On New Year's Day, we decided to stick to the established route and hike toward Finger Lake on the Iditarod Trail. We went about five or six miles across wide open swamps with brilliant views of the mountains, then turned around. Despite the sugary trail and ambitious pace, it felt like an easy stroll without the sleds in tow.

We did catch a glimpse of Mount Foraker and Denali in the distance. This was actually the only bluebird day we experienced the entire two weeks we were in Alaska.

We also tried a bit of snowshoe running. Although this was mostly a shakedown training expedition for Beat's ITI bid, I learned a few things that I think will help me during next month's Susitna 100. I've already thought through a few adjustments to my kit and know exactly what I'm going to minimize (this of course will be based on the forecasted weather the night before the race.) I'm also strongly considering using snowshoes in the race. I'm definitely going to at least carry them on my sled, and will likely use them for a better percentage of the run depending on trail conditions.

Snowshoes serve as a great equalizer for many different kinds of trail conditions, and worked well to stabilize my stride and provide a flat platform to kick my feet off, avoiding the muscle fatigue and mental frustration of uneven, punchy snow (and almost all snow trails have this quality to some degree. I could see evidence of the kind of footing that bothers me in Anne's deep and often off-camber footprints, compared to my shallow and even snowshoe prints.) Snowshoes are not popular with winter runners, possibly because they're heavy and somewhat awkward, but I still think the benefits outweigh the drawbacks for me. I used mine for the entire trek, and it got to the point where I was so comfortable with them that I forgot I was wearing them.

On our final day at Shell Lake, we planned to fly out early, but a thick ice fog moved in and blanketed the entire region. Mike just barely got out in his small plane, and didn't think he'd be able to return to make the shuttles as planned. We called an air taxi service but they were also tied down by the fog. Because the oil heater had already been shut off and the wood stove only had enough oomph against the extreme cold to keep the cabin at 50 degrees or so, we retreated to Shell Lake Lodge. The lodge is maintained by Zoe, a woman in her late 60s who, with help from her son, Hank, keeps the lodge running all year long. As you can see from the mountain of firewood out front, that's not an easy task. Zoe was very sweet, served us up New Year's leftovers for lunch, and repeatedly called the air taxi pilot to relay weather reports and updates.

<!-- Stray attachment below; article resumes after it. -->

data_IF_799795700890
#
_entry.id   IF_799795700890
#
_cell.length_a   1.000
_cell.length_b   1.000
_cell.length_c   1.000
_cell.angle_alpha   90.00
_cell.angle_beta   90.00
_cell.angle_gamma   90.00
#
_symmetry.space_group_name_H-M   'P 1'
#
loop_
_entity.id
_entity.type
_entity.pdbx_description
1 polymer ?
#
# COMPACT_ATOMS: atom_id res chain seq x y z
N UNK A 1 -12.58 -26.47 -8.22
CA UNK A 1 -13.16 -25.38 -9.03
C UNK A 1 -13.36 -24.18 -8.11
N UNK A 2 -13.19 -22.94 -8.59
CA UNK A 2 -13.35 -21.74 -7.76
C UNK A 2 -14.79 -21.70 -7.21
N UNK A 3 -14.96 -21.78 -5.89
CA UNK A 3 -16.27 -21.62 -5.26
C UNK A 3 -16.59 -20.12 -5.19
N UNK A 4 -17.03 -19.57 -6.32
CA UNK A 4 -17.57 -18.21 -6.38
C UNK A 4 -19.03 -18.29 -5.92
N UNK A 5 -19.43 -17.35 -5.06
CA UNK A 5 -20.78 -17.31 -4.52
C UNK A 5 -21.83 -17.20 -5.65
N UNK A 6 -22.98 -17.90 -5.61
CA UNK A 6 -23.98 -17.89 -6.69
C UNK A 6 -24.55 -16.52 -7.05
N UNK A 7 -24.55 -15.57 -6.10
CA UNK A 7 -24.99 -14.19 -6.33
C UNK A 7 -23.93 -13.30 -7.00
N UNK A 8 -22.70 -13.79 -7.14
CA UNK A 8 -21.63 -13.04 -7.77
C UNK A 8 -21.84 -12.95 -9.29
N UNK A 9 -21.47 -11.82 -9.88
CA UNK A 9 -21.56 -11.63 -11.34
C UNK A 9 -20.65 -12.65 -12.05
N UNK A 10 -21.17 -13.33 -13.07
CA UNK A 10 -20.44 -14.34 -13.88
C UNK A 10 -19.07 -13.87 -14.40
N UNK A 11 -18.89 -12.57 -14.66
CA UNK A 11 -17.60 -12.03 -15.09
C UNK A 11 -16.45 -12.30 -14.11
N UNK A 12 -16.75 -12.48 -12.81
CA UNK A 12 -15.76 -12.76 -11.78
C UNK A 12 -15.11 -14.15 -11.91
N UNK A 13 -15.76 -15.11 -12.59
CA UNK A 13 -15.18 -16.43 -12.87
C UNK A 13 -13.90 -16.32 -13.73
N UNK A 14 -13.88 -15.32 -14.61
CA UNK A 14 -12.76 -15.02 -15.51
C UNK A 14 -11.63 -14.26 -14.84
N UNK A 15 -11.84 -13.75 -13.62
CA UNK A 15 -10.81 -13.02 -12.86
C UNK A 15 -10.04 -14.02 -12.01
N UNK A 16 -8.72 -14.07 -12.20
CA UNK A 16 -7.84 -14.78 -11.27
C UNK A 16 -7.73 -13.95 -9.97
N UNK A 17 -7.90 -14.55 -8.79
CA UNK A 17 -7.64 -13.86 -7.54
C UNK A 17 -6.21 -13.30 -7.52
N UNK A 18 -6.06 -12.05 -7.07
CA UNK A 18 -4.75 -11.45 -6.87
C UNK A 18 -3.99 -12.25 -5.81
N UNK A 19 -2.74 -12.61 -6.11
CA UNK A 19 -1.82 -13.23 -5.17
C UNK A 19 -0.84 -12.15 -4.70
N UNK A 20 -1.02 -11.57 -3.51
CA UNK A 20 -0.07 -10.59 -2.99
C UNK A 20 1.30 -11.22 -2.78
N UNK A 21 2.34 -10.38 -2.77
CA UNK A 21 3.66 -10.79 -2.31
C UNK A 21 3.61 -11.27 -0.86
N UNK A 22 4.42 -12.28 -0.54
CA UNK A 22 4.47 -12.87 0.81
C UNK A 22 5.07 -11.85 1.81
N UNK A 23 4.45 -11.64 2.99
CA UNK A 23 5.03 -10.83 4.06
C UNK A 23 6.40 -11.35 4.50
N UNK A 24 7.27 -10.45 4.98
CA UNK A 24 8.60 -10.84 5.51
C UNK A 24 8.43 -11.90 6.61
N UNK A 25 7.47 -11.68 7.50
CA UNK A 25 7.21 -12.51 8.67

I went on an exploration safari, and spent quite a bit of time watching the chorus of birds out in front of the lodge. These Alaska Chickadees displayed an impressive activity level amid the frigid temperatures. It was 18 below zero when I shot this picture.

The fog lifted off of Shell Lake and temperatures continued to plummet. I watched the thermometer at Shell Lake Lodge drop to -22 and then -23. The pilot was in a rush to make several scheduled runs and said there was no way he could pick us up before dark, and would have to reschedule for morning. Beat and I were disappointed by this news, as we had a red-eye flight back to California that night. Of course, we had only ourselves to blame for cutting our schedule so close. In Alaska in the winter, you can't really count on anything working out the way you hope.

I thought the pilot saying there was no way he would come that day meant there was no way he would come that day, so Beat and I set out across the lake and into the hills to find some sun and frost.

Frost gives everything a delicate, almost ethereal beauty.

Then back across the lake as the sun went down, carrying the temperatures even farther down with it. When we returned to the lodge, Anne told us the pilot was going to make it after all and we better hurry and get ready to go or he was leaving without us. Whoops. This is another thing I learned this weekend about Alaska bush culture — nothing is certain until it's certain.

And just like that, we let go of a week of deep-cold adventure with a one-hour flight in the disappearing light. I have said goodbye to the Susitna Valley this way before, in this exact same plane, the day that I was evacuated from Yentna Station with frostbite in 2009. But instead of the cold finality of that goodbye, this one felt more like a warm hello. Thank you, Alaska. I will be back.